Eight Little Harmonies and Counterpoints – Organ Solo
James Woodman’s Eight Little Harmonies and Counterpoints is intended for pedagogical use.
The “Eight Little Preludes and Fugues” (BWV 553–560) are among the first works almost all young organists encounter early in their training. They are justifiably popular with both students and teachers: modest in technical difficulty, transparent in formal organization, full of life and drama, and just plain fun to play. I admire them as a composer, but for some years I had been pondering what a more contemporary set might consist of.
The overall organization of my collection is the same as its model: eight paired works (the first of each pair built on harmonic ideas, the second on contrapuntal); modest in duration and technical demand (each pair about 4’15”, pedal difficulty ranging from very easy to moderately challenging); and perhaps rather surprisingly, complete absence of any dynamics or registration. This is because I believe the notational spareness of the first set is a real gift to both the young organist and the teacher. It is never too soon to begin the development of ear and taste in matters of registration. In the case of my own collection, experimentation isn’t just healthy, it’s essential. Try a piece on 8’ and 4’, then on a full principal chorus. Which suits the work better? Or do they both work? How does registration affect touch? Do those gradually built-up tone clusters sound better on the voix celeste or a krummhorn? I cherish the invitation to creativity that the openness of an organ score by Bach or Frescobaldi gives; I hope others will find the same opportunity in this score. “ (From the composer’s note) Eight Little Harmonies and Counterpoints is available from Thorpe Music.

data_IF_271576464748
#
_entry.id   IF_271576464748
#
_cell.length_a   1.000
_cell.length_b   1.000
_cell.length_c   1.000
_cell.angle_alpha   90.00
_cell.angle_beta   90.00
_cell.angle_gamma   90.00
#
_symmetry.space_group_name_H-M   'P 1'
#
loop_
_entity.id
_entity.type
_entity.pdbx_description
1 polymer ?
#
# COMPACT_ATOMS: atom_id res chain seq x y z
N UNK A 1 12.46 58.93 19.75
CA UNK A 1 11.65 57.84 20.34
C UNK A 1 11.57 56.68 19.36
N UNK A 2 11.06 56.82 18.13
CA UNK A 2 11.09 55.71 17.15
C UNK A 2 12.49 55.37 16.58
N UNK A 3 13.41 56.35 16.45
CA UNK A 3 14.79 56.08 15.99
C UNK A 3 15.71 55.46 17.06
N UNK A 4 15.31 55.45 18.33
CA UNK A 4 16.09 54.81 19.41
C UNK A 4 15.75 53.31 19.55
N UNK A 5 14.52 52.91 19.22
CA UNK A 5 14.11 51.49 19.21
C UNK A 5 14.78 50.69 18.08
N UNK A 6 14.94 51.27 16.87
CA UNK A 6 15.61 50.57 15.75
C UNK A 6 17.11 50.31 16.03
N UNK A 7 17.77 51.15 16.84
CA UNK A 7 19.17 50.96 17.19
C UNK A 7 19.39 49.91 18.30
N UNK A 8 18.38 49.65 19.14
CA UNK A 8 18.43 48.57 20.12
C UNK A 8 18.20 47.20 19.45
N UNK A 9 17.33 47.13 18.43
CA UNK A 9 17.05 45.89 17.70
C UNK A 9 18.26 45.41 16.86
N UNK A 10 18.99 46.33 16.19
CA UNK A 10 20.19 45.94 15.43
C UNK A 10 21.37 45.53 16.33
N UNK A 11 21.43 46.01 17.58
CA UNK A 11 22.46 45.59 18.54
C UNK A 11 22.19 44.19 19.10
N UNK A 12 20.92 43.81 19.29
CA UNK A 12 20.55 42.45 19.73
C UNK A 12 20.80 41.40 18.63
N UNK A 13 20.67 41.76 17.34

James Woodman was born in Portland, Maine, and educated at Phillips Exeter Academy, Princeton University, and the New England Conservatory. He was appointed the first composer-in-residence at the Cathedral Church of St. Paul, Boston, and currently serves as monastery organist for the Society of St. John the Evangelist in Cambridge. He is frequently sought as a composer of organ and choral works; recent commissions include works for The Memorial Church at Harvard University, concert organist Peter Sykes, and the tricentennial celebrations of Green’s Farms Congregational Church, Westport, Connecticut. His compositions have been widely programmed; his work has been performed at Magdalen College, Oxford; La Trinité, Paris; Festival Internationale de l’Orgue Ancien, Sion, Switzerland; Domkirche, Berlin; Minato Mirae Concert Hall, Yokohama; and St. Thomas Episcopal Church, New York; and on National Public Radio’s Pipedreams and on recordings by Peter Sykes, Nancy Granert, Mark Brombaugh, and the Boston Boy Choir.